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Mirror Works: Mandy is a cup winner.

WHAT and WHO? The Anywayup Cup, a non-drip cup for toddlers by Mandy Haberman, 47, from Radlett, Herts. Ten million cups are sold every year.

WHY? I had the idea in 1990. My daughter Emily was at a friend's house. Another toddler was drinking from a conventional trainer cup. An aunt was keeping a watchful eye. When the cup fell, she dived to catch it before it hit the floor. Seeing the gymnastics required to prevent Ribena stains on the carpet made me think I could design a cup that would seal between sips.

HOW? Although I could make "kitchen sink" models, I had no proper equipment for producing prototypes. So I contacted Jim Hennequin of Airmuscle Ltd. Several prototypes later, when there were still drips escaping from cups, I had a Eureka moment at 4.30am. While researching another project, I had come across a soft, flexible plastic that could be moulded directly on to rigid plastic. Now I could see how to create a rigid trainer cup spout with a flexible valve directly at its top surface, thus solving the problem.

WHAT NEXT? I applied for a patent in 1992 and over the years showed prototypes to about 20 companies. I was aware of how cut-throat big businesses are. So in addition to patent protection, I got them to sign confidentiality agreements. Then I organised a stand at two shows and came away with pounds 10,000 of advance orders. With this money I bought proper production tooling. I formed the Haberman Company and we rocketed into business. It was 1996.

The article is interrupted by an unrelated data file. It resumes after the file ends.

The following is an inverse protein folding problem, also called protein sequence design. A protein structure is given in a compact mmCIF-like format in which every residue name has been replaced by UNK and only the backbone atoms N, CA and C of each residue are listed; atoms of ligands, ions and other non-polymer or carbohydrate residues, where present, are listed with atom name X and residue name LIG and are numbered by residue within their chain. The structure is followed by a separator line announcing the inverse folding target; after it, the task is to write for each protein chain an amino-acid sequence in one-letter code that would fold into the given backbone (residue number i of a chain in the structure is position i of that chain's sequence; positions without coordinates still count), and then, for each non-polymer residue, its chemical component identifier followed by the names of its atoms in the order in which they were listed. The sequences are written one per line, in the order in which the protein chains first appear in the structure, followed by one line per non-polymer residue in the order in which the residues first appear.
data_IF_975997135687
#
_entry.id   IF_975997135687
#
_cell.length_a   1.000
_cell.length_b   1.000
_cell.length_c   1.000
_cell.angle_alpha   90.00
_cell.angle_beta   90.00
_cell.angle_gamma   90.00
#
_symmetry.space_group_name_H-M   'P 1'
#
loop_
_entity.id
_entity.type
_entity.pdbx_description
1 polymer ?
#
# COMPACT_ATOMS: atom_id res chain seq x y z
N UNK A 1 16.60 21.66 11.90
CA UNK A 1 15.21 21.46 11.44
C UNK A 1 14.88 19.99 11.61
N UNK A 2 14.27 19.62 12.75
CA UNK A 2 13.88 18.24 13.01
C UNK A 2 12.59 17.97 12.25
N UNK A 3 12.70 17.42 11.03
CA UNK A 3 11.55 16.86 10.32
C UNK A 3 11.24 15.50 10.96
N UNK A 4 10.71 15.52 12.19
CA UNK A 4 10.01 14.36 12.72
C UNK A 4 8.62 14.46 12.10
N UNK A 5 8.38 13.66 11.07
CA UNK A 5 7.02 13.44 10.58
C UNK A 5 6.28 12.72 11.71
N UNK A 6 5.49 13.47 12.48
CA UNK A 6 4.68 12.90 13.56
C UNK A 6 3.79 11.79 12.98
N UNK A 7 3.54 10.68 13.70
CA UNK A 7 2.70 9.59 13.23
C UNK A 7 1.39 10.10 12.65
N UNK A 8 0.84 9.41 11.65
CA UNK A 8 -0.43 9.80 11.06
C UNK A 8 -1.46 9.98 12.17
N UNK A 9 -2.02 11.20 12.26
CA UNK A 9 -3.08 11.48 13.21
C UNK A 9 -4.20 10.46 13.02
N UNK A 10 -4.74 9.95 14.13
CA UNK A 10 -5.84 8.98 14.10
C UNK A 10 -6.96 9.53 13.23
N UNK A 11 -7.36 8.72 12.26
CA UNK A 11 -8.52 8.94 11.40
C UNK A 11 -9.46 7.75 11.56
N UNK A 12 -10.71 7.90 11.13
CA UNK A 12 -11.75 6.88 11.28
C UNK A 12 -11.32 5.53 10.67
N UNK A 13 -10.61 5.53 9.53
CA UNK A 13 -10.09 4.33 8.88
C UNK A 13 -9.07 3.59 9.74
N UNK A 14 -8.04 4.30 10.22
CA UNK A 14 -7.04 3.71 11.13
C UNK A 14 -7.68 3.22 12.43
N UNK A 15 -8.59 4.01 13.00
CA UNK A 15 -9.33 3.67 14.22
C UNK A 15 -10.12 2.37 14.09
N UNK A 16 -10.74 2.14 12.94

HOW did sales get so big? We needed to get in supermarkets but they don't like doing business with one-product companies. We had a brainwave. Having already been turned down by Tesco, we filled a cup with Ribena and put it loose inside a white box and posted it to the buyer. Days later, we were in Tesco.

ANY adventures on the way? Prior to setting up my company I offered, but failed, to reach a licensing agreement with the market giant, Jackel International. In 1998, Jackel put a cup on the market using my technology. The launch of their Tommee Tippee cup was the start of a lengthy defence of my infringed patents. In 2000, Jackel abandoned its court appeal and settled out-of-court, paying costs and damages.

WHERE do I find out more? and, a site for innovative ideas.
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Title Annotation:Features
Publication:The Mirror (London, England)
Date:Mar 18, 2004
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